(b) Acceptance by the relevant scientific community—because the law enforcement oriented peer organizations limit their membership to active duty law enforcement, by definition they do not subject their exchange of knowledge to the relevant academic and scientific scrutiny that normal expertise and science invites. In the case of gang expertise, bodies of knowledge taught in colleges and universities that are of inherent value include but are not limited to criminology, sociology, and various ethnic studies interdisciplinary programs and departments.
(c) Standards of Control—In theory, law enforcement disciplinary procedures, e.g., “internal affairs” departments, exist to prevent perjury and other offense against public justice, but they lack the knowledge to judge and dispute so-called expert testimony in which subjective conclusions must be second guessed. Within the professional associations of law enforcement gang investigators, there is no effective discipline or control to prevent deviation from scientific standards in the larger bodies of knowledge in criminology, sociology and other disciplines since those organizations inherently exclude outside influences.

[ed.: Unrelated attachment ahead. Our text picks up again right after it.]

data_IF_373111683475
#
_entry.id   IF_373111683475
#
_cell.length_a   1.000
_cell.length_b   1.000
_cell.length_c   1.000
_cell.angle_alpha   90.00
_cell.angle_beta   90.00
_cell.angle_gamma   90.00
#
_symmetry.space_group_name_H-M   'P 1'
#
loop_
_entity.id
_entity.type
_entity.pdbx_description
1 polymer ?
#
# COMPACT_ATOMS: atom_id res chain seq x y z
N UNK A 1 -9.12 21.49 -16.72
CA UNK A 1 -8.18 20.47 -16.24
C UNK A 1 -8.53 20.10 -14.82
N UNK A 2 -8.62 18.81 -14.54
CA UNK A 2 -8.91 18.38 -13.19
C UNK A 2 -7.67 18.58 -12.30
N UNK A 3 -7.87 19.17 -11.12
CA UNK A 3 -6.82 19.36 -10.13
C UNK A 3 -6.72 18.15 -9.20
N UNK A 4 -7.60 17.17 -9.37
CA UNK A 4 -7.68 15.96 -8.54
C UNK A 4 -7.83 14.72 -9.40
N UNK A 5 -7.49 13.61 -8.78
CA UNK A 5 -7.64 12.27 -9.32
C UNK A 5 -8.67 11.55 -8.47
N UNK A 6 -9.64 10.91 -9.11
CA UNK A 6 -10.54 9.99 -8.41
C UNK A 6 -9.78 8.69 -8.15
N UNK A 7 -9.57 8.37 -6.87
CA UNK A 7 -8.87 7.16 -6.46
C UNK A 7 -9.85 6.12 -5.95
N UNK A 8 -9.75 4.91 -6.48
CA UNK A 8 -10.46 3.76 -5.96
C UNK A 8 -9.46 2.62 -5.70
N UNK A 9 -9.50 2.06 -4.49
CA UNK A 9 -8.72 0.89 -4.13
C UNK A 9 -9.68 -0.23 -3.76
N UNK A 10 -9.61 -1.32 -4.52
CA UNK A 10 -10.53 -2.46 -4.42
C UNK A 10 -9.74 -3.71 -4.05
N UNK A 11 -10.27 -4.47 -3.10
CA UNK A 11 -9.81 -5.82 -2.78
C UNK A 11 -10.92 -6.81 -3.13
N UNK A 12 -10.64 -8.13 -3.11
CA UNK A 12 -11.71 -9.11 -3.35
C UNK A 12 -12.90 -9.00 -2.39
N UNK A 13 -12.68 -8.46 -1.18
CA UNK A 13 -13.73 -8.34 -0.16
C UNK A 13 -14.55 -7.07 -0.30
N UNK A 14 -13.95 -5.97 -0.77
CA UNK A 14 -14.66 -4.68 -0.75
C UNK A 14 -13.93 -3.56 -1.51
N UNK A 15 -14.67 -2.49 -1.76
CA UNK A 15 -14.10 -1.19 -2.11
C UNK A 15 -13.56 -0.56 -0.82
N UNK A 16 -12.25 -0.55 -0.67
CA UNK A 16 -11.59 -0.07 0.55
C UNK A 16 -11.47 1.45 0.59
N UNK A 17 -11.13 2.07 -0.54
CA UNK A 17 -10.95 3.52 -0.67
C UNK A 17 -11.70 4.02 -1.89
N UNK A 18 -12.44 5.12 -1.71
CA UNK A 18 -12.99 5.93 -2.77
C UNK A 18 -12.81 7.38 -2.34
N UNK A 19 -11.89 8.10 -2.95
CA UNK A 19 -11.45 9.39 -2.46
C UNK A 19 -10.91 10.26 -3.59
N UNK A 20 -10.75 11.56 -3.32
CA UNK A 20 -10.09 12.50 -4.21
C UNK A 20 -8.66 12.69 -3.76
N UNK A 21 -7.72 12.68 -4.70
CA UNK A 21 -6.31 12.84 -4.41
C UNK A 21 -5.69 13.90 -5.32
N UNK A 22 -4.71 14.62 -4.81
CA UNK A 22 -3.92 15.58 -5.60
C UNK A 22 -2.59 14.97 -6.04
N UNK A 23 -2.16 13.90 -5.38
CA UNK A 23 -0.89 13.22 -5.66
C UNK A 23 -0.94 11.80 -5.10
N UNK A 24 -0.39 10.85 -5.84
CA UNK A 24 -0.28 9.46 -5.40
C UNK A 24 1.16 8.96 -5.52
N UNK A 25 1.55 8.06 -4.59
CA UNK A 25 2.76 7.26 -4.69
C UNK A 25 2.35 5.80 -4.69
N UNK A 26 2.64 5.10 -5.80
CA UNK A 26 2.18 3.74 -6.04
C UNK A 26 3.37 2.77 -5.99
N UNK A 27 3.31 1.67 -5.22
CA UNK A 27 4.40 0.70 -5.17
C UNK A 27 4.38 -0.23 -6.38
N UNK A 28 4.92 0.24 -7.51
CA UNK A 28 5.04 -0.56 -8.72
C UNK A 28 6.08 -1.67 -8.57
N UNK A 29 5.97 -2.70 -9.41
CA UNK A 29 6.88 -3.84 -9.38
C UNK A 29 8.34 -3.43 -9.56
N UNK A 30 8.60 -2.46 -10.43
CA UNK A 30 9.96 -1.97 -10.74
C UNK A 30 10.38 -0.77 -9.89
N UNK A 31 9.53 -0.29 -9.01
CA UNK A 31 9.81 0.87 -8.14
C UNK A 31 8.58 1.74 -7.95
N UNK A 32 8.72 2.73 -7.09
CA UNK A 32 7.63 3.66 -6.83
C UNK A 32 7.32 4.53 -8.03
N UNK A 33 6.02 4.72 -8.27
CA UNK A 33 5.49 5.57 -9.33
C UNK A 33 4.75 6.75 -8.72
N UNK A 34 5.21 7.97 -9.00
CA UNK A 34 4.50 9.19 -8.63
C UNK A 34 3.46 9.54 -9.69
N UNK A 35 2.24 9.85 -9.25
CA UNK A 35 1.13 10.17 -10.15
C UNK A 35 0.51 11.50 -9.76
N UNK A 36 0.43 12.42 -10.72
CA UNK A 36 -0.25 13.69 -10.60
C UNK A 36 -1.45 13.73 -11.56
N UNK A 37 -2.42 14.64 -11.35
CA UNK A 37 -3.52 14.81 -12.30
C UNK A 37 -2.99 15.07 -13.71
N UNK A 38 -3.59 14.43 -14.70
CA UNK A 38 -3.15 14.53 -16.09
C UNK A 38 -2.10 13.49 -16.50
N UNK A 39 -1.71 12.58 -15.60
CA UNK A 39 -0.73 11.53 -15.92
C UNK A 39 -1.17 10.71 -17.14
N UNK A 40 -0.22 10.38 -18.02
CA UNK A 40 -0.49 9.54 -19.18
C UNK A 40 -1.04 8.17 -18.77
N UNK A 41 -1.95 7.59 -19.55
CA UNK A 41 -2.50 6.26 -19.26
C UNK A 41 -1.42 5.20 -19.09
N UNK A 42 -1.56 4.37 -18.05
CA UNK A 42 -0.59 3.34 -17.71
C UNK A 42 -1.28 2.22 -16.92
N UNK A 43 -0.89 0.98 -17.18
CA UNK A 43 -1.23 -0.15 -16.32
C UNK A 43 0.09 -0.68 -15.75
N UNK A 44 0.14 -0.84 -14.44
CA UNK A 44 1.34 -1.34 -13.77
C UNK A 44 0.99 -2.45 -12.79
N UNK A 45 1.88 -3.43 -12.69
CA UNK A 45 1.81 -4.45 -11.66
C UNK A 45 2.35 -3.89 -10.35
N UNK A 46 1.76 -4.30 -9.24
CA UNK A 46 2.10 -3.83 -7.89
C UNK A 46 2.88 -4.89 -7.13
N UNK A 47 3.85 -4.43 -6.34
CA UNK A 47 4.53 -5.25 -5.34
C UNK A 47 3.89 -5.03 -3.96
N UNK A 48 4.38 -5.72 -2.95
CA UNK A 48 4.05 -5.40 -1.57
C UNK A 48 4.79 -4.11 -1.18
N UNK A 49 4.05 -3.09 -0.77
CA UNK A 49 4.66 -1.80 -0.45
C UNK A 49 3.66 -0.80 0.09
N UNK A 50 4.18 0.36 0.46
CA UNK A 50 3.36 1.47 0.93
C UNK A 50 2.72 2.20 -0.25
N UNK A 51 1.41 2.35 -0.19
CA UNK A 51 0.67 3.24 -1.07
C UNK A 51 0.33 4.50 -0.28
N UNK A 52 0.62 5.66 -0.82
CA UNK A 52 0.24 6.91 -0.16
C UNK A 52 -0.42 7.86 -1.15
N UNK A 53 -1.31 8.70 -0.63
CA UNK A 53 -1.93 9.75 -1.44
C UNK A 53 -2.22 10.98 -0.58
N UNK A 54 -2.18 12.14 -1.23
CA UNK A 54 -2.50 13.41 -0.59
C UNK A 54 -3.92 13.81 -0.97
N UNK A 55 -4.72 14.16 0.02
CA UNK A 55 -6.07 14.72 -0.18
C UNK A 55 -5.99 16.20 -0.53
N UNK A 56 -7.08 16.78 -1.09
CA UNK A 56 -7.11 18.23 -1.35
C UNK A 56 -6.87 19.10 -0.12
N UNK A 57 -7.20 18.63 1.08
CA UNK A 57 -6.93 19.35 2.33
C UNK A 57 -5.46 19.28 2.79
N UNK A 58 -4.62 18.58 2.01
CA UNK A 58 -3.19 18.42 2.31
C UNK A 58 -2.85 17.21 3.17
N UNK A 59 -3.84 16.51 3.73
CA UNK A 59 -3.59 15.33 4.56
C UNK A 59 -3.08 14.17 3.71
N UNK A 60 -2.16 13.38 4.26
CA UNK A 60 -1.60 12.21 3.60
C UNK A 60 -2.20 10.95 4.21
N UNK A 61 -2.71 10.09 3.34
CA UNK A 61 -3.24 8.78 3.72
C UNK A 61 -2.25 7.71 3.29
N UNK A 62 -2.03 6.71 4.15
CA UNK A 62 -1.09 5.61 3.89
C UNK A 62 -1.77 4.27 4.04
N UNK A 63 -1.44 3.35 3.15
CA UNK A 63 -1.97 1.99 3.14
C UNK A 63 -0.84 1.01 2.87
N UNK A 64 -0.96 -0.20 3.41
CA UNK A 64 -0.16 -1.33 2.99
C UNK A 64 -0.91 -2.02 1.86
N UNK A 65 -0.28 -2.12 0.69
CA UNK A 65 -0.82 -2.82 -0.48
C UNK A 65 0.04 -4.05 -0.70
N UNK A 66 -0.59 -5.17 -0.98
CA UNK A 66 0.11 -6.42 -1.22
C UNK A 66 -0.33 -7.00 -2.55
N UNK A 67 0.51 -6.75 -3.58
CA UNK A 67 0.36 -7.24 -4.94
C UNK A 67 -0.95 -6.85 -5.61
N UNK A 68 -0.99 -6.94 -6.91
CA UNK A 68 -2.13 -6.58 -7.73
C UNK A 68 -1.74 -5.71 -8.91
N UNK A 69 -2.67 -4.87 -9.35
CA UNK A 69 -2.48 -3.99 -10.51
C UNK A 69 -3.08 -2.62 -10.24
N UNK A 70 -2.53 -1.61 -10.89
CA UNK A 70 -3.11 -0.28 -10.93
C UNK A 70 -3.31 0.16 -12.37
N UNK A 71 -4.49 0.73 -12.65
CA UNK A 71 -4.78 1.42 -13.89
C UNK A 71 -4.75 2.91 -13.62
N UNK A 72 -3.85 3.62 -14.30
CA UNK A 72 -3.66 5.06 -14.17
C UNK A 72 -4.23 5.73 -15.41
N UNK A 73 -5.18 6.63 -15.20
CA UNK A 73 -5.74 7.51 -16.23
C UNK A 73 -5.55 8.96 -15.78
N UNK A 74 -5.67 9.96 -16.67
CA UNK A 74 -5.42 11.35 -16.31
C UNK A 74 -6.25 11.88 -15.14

7. In addition to interviewing the People’s witnesses in connection with the above delineated methodological problems with their opinions and conclusions, I have specific problems with the knowledge which they lacked or which they claimed to be true which render their opinions to be invalid and unsound as those terms are formally used in logic.